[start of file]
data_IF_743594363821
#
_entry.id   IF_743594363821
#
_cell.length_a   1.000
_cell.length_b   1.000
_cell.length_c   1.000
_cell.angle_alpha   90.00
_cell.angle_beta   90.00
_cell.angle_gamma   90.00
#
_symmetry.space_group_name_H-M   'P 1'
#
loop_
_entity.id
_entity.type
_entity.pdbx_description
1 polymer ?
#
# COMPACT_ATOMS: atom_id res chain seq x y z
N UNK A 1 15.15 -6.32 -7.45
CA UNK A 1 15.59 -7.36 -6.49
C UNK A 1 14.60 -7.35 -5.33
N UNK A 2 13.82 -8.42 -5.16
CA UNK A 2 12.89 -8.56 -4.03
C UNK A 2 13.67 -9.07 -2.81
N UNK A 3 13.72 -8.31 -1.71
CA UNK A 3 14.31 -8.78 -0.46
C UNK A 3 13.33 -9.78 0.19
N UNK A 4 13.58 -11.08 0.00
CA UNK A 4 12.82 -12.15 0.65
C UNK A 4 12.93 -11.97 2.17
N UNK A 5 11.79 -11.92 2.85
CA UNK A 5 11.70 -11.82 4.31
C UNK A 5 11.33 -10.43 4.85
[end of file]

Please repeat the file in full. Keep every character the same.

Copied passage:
data_IF_743594363821
#
_entry.id   IF_743594363821
#
_cell.length_a   1.000
_cell.length_b   1.000
_cell.length_c   1.000
_cell.angle_alpha   90.00
_cell.angle_beta   90.00
_cell.angle_gamma   90.00
#
_symmetry.space_group_name_H-M   'P 1'
#
loop_
_entity.id
_entity.type
_entity.pdbx_description
1 polymer ?
#
# COMPACT_ATOMS: atom_id res chain seq x y z
N UNK A 1 15.15 -6.32 -7.45
CA UNK A 1 15.59 -7.36 -6.49
C UNK A 1 14.60 -7.35 -5.33
N UNK A 2 13.82 -8.42 -5.16
CA UNK A 2 12.89 -8.56 -4.03
C UNK A 2 13.67 -9.07 -2.81
N UNK A 3 13.72 -8.31 -1.71
CA UNK A 3 14.31 -8.78 -0.46
C UNK A 3 13.33 -9.78 0.19
N UNK A 4 13.58 -11.08 0.00
CA UNK A 4 12.82 -12.15 0.65
C UNK A 4 12.93 -11.97 2.17
N UNK A 5 11.79 -11.92 2.85
CA UNK A 5 11.70 -11.82 4.31
C UNK A 5 11.33 -10.43 4.85